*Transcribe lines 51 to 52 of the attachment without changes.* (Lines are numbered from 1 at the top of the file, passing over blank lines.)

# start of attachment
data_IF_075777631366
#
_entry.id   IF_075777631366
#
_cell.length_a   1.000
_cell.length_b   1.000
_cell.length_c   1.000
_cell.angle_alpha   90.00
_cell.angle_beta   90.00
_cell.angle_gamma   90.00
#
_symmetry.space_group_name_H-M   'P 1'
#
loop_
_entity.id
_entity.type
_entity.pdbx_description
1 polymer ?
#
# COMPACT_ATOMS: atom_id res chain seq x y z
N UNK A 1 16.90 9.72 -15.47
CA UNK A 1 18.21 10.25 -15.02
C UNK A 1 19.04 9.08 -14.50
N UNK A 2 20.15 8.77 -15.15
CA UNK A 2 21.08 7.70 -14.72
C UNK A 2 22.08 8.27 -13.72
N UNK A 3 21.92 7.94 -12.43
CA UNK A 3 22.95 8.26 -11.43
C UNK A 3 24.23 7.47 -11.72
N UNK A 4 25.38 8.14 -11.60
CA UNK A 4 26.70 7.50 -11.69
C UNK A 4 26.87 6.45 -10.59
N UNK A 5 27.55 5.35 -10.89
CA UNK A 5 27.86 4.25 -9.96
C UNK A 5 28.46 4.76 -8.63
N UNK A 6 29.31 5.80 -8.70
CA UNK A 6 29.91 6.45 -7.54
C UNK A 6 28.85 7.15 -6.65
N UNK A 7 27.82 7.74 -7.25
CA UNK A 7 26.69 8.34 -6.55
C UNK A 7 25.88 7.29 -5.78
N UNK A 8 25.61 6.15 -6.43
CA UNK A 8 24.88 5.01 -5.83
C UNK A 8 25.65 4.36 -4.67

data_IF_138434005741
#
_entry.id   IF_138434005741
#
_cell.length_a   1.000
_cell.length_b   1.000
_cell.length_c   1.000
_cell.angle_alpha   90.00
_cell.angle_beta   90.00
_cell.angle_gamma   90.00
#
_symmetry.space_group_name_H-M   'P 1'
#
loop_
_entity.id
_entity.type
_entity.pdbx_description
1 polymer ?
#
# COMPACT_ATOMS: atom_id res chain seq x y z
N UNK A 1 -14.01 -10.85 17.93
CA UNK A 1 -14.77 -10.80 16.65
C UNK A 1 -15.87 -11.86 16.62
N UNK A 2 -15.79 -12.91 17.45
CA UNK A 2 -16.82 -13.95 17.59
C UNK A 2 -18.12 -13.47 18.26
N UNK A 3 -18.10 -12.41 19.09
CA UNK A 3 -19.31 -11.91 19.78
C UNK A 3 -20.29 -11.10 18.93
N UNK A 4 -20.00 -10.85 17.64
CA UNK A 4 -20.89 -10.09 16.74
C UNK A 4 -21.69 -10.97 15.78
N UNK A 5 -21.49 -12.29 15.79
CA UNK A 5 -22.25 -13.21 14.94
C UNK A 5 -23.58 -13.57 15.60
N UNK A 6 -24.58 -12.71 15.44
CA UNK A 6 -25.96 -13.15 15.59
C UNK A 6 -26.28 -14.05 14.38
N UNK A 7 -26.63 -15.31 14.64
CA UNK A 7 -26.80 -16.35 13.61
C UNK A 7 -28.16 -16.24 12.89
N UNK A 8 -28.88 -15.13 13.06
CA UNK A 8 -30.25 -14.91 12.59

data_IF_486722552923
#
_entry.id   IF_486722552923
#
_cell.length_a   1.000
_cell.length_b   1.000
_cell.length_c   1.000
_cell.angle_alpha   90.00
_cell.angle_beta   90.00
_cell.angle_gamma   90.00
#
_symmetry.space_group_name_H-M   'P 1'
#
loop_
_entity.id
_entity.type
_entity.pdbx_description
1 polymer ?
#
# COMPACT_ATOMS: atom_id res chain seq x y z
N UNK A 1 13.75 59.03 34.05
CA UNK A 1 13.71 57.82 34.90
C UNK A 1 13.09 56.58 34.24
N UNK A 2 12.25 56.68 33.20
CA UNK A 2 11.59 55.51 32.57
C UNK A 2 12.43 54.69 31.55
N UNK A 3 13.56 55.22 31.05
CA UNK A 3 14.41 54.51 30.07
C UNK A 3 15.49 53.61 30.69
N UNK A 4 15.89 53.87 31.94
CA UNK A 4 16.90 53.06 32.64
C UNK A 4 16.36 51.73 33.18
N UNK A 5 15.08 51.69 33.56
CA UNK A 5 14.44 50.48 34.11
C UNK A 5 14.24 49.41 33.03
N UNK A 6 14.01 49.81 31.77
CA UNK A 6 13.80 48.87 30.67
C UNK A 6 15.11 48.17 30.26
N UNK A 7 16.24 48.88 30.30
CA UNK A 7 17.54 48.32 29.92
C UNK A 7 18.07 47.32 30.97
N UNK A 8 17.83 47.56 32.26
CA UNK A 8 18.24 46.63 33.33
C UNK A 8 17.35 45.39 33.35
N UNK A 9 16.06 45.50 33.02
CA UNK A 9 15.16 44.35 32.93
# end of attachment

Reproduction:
_cell.length_c   1.000
_cell.angle_alpha   90.00